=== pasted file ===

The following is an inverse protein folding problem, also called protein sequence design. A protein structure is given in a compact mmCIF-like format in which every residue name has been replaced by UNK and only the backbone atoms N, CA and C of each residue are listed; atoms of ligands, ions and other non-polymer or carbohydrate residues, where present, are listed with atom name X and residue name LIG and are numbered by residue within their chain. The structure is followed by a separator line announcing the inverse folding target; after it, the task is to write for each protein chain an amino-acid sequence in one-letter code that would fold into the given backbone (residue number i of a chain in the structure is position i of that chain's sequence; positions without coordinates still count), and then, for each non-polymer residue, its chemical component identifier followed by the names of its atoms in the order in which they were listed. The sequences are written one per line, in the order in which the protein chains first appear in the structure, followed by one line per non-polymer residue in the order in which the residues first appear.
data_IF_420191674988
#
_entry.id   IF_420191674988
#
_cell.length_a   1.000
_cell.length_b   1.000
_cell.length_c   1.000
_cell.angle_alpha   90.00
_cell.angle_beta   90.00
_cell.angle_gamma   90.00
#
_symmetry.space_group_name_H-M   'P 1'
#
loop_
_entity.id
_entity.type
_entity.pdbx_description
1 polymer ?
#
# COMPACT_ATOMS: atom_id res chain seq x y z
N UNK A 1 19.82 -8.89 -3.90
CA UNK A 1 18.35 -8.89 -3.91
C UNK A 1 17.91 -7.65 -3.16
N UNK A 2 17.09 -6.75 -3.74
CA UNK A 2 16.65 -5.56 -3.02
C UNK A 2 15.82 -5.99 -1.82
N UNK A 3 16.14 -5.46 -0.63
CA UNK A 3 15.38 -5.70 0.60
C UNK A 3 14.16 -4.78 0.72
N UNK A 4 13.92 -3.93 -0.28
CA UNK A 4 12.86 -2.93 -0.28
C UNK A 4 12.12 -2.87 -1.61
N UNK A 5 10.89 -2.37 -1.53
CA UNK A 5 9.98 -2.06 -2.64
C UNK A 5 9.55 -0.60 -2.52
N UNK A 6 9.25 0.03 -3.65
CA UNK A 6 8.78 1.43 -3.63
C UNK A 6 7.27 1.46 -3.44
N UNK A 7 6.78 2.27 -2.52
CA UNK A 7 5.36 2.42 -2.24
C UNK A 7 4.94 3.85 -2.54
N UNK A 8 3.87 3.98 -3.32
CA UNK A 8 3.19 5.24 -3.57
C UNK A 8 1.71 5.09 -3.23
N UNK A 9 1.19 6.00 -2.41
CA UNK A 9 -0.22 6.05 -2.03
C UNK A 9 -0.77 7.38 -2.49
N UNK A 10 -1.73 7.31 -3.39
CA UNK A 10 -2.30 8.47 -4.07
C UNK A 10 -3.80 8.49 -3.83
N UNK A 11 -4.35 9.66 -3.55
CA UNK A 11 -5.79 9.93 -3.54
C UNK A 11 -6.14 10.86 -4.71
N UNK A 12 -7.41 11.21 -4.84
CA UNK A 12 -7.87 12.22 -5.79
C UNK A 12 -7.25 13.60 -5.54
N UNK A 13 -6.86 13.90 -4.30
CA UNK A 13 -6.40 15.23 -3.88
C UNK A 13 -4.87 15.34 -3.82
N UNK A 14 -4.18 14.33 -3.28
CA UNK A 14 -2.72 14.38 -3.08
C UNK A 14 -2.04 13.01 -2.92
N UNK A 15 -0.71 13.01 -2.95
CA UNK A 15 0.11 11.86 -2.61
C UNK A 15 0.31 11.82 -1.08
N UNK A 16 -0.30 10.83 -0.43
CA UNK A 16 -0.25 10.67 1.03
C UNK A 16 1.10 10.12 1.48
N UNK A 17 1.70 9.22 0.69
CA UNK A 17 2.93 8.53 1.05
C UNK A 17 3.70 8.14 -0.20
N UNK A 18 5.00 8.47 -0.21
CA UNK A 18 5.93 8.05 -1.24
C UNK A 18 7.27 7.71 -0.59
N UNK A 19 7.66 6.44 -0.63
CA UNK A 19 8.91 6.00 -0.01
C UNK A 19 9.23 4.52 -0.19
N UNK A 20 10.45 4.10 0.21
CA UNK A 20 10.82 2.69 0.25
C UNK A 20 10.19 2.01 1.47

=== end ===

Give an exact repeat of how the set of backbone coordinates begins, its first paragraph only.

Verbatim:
The following is an inverse protein folding problem, also called protein sequence design. A protein structure is given in a compact mmCIF-like format in which every residue name has been replaced by UNK and only the backbone atoms N, CA and C of each residue are listed; atoms of ligands, ions and other non-polymer or carbohydrate residues, where present, are listed with atom name X and residue name LIG and are numbered by residue within their chain. The structure is followed by a separator line announcing the inverse folding target; after it, the task is to write for each protein chain an amino-acid sequence in one-letter code that would fold into the given backbone (residue number i of a chain in the structure is position i of that chain's sequence; positions without coordinates still count), and then, for each non-polymer residue, its chemical component identifier followed by the names of its atoms in the order in which they were listed. The sequences are written one per line, in the order in which the protein chains first appear in the structure, followed by one line per non-polymer residue in the order in which the residues first appear.